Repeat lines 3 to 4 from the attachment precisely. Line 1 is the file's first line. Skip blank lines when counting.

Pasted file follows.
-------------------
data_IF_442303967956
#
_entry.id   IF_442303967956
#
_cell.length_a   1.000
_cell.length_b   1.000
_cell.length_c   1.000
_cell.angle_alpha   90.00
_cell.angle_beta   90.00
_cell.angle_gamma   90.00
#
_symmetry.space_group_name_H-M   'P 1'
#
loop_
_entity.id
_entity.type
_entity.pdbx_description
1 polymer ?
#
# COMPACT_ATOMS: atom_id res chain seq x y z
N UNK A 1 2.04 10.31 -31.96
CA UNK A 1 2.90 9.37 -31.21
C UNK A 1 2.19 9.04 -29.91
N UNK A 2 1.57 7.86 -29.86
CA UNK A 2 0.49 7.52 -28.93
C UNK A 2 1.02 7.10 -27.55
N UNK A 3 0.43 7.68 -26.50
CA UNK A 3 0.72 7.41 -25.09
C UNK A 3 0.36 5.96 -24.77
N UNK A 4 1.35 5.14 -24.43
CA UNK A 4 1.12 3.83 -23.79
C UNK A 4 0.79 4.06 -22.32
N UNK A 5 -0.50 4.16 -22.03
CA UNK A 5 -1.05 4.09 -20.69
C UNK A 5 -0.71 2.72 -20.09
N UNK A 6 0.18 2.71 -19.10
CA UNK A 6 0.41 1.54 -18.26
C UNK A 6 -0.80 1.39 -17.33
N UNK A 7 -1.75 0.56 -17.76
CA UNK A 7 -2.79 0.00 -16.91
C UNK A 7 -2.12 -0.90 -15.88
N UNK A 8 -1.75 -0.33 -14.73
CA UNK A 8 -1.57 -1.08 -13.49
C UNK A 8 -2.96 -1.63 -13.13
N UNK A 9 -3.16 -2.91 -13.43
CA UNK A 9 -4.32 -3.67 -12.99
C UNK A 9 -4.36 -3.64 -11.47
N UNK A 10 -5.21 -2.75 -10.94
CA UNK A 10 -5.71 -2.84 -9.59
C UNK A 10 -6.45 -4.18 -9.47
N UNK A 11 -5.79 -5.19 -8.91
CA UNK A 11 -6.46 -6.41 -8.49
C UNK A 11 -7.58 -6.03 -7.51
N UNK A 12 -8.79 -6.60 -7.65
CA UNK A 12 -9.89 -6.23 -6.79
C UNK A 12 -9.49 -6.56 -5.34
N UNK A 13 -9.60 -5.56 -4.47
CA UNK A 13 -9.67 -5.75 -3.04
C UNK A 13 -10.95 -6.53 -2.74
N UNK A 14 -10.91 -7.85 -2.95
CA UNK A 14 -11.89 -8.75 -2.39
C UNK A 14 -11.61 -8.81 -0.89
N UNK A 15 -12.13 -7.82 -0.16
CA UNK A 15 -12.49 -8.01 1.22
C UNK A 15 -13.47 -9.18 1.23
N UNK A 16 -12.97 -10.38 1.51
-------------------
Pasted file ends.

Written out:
_entry.id   IF_442303967956
#